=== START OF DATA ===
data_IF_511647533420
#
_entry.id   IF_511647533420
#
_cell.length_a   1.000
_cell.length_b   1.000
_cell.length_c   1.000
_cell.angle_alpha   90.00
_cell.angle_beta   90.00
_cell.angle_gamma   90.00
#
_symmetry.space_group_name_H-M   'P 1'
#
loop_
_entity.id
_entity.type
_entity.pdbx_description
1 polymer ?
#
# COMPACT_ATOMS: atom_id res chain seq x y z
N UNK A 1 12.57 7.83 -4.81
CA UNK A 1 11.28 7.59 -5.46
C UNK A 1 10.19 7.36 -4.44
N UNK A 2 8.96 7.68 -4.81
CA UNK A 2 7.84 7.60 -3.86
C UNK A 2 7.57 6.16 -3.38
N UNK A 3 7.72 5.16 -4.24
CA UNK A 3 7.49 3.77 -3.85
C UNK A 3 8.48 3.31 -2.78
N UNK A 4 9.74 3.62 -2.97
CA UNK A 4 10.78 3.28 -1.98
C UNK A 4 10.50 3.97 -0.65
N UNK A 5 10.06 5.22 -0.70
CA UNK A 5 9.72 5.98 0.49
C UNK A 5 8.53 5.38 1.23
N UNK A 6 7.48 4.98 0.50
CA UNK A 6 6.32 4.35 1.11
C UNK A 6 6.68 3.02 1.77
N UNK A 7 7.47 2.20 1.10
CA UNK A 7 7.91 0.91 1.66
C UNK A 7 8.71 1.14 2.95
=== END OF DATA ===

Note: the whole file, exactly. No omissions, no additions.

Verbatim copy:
data_IF_511647533420
#
_entry.id   IF_511647533420
#
_cell.length_a   1.000
_cell.length_b   1.000
_cell.length_c   1.000
_cell.angle_alpha   90.00
_cell.angle_beta   90.00
_cell.angle_gamma   90.00
#
_symmetry.space_group_name_H-M   'P 1'
#
loop_
_entity.id
_entity.type
_entity.pdbx_description
1 polymer ?
#
# COMPACT_ATOMS: atom_id res chain seq x y z
N UNK A 1 12.57 7.83 -4.81
CA UNK A 1 11.28 7.59 -5.46
C UNK A 1 10.19 7.36 -4.44
N UNK A 2 8.96 7.68 -4.81
CA UNK A 2 7.84 7.60 -3.86
C UNK A 2 7.57 6.16 -3.38
N UNK A 3 7.72 5.16 -4.24
CA UNK A 3 7.49 3.77 -3.85
C UNK A 3 8.48 3.31 -2.78
N UNK A 4 9.74 3.62 -2.97
CA UNK A 4 10.78 3.28 -1.98
C UNK A 4 10.50 3.97 -0.65
N UNK A 5 10.06 5.22 -0.70
CA UNK A 5 9.72 5.98 0.49
C UNK A 5 8.53 5.38 1.23
N UNK A 6 7.48 4.98 0.50
CA UNK A 6 6.32 4.35 1.11
C UNK A 6 6.68 3.02 1.77
N UNK A 7 7.47 2.20 1.10
CA UNK A 7 7.91 0.91 1.66
C UNK A 7 8.71 1.14 2.95